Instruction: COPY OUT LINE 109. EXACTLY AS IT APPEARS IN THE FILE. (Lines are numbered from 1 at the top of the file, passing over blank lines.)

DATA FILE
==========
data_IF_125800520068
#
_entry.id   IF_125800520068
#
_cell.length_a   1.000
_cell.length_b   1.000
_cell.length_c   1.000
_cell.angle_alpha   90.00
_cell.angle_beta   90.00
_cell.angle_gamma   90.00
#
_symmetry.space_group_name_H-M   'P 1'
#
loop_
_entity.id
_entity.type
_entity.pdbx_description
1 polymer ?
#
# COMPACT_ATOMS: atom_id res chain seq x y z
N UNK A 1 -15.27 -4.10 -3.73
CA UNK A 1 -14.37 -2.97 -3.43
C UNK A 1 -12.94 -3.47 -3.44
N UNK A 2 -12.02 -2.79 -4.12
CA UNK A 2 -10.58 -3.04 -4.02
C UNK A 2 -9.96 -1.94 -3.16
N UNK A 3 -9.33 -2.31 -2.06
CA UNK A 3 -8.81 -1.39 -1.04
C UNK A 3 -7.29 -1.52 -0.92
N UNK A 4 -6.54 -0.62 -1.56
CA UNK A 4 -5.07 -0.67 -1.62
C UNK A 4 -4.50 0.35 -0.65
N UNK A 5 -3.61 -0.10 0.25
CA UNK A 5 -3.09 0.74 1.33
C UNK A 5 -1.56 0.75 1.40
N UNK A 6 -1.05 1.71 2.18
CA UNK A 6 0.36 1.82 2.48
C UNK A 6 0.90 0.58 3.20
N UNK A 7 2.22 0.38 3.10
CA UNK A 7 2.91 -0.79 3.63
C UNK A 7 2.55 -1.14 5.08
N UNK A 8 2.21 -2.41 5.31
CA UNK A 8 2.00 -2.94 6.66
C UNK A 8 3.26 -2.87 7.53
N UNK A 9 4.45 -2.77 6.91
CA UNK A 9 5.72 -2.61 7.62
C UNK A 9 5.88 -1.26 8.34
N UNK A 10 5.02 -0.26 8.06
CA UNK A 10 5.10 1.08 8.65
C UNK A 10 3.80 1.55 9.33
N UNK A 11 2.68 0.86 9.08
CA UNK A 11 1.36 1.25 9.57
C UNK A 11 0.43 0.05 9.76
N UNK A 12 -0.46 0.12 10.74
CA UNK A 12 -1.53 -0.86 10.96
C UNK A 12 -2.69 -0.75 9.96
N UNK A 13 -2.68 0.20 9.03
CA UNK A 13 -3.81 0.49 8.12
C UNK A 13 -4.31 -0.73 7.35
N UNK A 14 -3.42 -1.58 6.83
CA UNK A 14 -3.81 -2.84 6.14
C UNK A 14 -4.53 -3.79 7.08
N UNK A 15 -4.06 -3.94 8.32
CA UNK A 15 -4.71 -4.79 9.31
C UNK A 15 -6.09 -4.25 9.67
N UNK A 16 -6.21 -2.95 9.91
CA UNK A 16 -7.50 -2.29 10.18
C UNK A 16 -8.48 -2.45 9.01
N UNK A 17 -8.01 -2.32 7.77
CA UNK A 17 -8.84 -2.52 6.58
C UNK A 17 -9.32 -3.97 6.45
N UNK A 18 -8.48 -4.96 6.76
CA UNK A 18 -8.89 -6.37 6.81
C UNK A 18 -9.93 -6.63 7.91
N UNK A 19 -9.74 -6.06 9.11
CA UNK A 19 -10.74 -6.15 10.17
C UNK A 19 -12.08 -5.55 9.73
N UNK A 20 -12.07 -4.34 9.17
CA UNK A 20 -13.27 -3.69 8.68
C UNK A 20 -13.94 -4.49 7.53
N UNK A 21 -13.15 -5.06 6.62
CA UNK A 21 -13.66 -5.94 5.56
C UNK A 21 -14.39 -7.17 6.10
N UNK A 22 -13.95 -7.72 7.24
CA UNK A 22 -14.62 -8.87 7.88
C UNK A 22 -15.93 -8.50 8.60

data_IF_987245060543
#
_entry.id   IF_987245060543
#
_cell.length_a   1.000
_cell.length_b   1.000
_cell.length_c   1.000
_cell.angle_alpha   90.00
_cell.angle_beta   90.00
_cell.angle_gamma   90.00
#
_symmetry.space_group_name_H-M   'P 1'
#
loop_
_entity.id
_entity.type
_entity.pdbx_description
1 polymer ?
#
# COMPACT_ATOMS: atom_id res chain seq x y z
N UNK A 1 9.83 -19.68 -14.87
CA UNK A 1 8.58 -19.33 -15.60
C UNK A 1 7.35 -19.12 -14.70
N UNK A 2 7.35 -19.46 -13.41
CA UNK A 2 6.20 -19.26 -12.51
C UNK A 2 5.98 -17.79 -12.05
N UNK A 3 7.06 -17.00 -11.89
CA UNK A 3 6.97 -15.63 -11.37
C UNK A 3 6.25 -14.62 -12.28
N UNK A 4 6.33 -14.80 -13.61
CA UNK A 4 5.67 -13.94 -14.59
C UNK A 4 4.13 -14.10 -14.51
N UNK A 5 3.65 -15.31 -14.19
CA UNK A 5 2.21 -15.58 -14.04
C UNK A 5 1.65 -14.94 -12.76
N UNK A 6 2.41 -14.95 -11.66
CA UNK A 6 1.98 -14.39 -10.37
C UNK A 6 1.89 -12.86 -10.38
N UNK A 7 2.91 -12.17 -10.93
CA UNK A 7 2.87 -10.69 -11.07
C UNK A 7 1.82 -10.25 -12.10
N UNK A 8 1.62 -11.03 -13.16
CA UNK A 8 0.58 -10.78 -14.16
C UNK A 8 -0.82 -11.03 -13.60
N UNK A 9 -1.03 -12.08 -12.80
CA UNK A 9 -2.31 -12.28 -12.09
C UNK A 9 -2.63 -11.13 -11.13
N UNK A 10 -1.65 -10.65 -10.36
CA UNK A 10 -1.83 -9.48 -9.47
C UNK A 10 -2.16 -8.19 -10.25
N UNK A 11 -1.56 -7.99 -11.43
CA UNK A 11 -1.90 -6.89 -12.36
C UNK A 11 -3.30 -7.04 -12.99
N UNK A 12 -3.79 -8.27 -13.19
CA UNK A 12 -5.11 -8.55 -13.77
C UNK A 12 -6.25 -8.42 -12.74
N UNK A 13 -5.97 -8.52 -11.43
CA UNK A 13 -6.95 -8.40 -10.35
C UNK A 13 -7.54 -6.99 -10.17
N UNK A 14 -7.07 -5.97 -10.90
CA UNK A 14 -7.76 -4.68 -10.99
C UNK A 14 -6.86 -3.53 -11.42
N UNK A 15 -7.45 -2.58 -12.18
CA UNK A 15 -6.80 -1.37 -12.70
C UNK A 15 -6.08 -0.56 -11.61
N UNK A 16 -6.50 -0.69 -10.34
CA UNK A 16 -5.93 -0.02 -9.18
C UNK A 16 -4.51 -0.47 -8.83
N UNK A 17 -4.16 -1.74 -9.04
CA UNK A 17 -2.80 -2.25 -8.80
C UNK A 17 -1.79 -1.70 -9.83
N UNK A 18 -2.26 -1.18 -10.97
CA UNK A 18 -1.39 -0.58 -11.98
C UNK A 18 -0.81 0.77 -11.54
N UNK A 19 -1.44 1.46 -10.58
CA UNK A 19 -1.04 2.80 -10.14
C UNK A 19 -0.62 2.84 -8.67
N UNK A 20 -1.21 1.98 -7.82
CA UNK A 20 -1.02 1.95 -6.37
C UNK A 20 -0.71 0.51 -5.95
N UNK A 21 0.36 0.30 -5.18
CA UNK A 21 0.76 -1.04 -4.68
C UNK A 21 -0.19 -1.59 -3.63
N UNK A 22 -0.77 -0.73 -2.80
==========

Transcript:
C UNK A 1 7.35 -19.12 -14.70